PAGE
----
In the United States, one in 11 adults has type 2 diabetes, while another one in three has pre-diabetes. In a new study, clinical experts propose drastic reductions in the amount of added sugar, and especially added fructose, people consume. Specifically, they wish to reduce the current dietary guidelines for added sugars from 25 percent of total daily calories to just five percent.

“There is no need for added fructose or any added sugars in the diet; reducing intake to five percent of total calories… has been shown to improve glucose tolerance in humans and decrease the prevalence of diabetes and the metabolic derangements that often precede and accompany it,” wrote the authors in their study.

Type 2 diabetes is the most common form of diabetes, a condition where your body does not use insulin properly and so causes blood glucose (sugar) levels to rise higher than normal. Worldwide, nearly one in 10 adults has type 2 diabetes and these numbers are rising swiftly; the total number of afflicted individuals doubled from 153 million in 1980 to 347 million in 2008. The United States alone contains 29 million adults with type 2 diabetes and another 86 million diagnosed as pre-diabetic.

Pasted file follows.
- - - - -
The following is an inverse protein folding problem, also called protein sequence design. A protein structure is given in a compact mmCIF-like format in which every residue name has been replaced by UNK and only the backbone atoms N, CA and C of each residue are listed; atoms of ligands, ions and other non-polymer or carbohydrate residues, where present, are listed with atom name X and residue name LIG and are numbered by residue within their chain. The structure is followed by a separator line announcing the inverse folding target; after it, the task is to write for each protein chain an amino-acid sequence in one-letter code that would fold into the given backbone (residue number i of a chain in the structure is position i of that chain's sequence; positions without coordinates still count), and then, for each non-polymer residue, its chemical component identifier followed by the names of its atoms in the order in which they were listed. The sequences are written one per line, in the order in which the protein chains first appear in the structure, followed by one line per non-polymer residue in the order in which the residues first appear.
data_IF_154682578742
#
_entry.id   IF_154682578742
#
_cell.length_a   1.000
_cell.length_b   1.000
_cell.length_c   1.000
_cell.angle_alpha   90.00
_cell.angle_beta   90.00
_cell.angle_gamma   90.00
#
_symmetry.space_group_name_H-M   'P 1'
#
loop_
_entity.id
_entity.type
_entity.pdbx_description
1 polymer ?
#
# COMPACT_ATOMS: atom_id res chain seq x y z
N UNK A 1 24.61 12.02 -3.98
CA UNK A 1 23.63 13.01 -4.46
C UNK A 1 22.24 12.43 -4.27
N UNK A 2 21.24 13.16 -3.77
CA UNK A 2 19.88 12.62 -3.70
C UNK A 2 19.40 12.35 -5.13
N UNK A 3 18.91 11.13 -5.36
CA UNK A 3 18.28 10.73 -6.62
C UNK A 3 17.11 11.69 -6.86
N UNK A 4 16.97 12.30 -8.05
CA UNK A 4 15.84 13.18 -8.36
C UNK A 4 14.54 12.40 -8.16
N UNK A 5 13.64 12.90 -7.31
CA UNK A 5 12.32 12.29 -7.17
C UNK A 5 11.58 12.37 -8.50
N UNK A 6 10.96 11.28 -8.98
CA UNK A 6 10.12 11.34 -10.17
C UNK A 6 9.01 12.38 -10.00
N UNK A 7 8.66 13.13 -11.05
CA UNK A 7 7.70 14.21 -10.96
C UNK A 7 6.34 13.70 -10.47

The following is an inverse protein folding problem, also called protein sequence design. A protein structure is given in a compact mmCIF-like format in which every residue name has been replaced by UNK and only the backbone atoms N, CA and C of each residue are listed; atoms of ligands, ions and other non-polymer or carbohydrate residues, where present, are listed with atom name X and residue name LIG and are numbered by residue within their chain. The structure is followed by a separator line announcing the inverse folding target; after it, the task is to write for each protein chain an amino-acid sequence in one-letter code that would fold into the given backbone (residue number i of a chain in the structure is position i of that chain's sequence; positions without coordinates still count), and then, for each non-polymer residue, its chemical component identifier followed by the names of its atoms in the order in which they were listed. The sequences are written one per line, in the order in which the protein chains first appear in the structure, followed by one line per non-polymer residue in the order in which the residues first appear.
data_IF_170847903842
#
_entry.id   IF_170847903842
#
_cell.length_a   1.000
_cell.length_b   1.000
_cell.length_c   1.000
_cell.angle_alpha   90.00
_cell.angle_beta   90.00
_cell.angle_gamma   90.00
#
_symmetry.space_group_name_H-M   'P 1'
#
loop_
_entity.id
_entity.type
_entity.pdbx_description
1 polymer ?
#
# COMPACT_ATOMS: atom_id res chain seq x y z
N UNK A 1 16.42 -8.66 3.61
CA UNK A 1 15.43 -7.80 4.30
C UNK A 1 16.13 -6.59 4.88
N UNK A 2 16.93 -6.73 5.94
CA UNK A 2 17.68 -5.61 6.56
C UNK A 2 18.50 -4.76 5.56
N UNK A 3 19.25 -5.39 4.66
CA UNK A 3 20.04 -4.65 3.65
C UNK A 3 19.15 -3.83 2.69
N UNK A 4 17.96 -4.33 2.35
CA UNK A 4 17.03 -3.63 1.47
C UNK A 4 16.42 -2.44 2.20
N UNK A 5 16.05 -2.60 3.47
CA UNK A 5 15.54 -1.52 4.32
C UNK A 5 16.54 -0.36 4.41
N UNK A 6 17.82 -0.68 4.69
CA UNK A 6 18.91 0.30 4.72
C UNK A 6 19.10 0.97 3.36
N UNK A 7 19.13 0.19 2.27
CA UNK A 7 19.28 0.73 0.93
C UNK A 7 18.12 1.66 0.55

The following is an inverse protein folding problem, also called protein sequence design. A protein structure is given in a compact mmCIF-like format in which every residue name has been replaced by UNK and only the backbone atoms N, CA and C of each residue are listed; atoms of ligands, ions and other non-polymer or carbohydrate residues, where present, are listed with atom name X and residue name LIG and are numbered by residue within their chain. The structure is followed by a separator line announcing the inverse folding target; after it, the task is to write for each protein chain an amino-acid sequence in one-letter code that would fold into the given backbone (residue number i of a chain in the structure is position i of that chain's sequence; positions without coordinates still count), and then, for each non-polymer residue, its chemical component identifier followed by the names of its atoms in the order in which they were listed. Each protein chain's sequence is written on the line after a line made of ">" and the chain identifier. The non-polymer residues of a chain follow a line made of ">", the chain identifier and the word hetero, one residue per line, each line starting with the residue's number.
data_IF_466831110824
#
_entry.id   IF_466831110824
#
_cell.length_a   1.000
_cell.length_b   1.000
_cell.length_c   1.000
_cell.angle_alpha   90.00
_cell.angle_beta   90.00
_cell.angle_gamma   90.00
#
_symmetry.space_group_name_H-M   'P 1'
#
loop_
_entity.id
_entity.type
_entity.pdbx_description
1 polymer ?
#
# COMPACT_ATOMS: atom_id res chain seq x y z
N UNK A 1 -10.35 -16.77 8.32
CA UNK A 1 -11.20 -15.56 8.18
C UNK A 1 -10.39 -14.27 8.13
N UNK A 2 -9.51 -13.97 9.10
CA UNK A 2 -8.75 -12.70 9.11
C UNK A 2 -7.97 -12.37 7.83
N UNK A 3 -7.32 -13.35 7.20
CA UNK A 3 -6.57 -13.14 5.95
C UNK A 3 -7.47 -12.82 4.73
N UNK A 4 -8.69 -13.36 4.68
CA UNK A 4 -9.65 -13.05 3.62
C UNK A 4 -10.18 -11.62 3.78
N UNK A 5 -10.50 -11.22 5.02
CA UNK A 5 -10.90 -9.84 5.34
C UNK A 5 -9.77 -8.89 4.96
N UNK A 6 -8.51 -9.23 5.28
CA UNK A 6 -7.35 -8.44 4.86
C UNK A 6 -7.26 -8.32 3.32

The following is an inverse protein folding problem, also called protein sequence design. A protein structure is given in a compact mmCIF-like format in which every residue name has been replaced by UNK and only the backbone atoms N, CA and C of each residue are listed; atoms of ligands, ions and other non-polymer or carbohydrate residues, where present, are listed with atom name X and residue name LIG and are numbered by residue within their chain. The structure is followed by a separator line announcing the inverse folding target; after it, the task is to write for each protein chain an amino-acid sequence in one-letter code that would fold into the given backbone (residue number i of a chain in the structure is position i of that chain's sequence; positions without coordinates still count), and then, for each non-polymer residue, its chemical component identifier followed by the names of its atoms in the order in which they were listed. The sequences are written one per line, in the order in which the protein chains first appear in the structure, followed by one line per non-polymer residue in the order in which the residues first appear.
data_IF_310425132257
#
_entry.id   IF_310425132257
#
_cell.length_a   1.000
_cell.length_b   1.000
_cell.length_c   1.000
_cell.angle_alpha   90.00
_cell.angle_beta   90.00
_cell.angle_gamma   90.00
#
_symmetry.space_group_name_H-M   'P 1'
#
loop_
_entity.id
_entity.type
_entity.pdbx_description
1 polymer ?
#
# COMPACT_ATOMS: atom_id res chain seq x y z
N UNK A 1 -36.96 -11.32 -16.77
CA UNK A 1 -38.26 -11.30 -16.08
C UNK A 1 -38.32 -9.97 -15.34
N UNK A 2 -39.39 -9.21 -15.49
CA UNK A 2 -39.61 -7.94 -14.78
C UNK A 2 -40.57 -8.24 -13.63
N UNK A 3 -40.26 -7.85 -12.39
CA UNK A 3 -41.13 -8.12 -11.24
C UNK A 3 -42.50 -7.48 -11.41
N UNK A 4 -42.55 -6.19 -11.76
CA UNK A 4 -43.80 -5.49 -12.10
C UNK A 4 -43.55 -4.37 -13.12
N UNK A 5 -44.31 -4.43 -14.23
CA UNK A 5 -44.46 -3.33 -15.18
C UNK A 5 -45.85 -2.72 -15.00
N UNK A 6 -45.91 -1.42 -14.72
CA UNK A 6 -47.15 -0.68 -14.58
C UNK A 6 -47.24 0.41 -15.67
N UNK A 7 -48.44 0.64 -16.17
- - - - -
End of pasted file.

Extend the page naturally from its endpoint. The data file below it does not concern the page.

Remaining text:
Past studies have provided clear data showing that added sugars, particularly those containing fructose, are a principal driver of diabetes and pre-diabetes, even more so than other carbohydrates. Added sugars also raise cardiovascular (CV) risk.

Conversely, whole foods that contain fructose (e.g., fruits and vegetables) pose no problem to your health, and scientists believe they may even be protective against diabetes and cardiovascular diseases. Other dietary sugars not containing fructose also seem to be less detrimental to your health.

Under the 2010 Dietary Guidelines, it is acceptable to consume up to 19 percent of calories from added sugars, while the Institute of Medicine permits up to 25 percent.

"At current levels, added-sugar consumption, and added-fructose consumption in particular, are fueling a worsening epidemic of type 2 diabetes," Dr. James J. DiNicolantonio, lead author and a cardiovascular research scientist at Saint Luke's Mid America Heart Institute, stated in a release.

In contrast to commonly accepted American guidelines, the World Health Organization recommends no more than 10 percent, with a proposal to lower this level to five percent or less. Taking these stricter limitations into account, DiNicolantonio and his co-authors recommend a reduction in dietary sugar allowances. Aligning themselves with the proposals of the American Heart Association, the authors suggest women consume no more than 6 teaspoons (24 grams) of sugar per day and men no more than nine teaspoons (36 grams) of sugar per day.

Source: DiNicolantonio JJ, O’Keefe JH, Lucan SC. Added Fructose A Principal Driver of Type 2 Diabetes Mellitus and Its Consequences. Mayo Clinic Proceedings. 2015.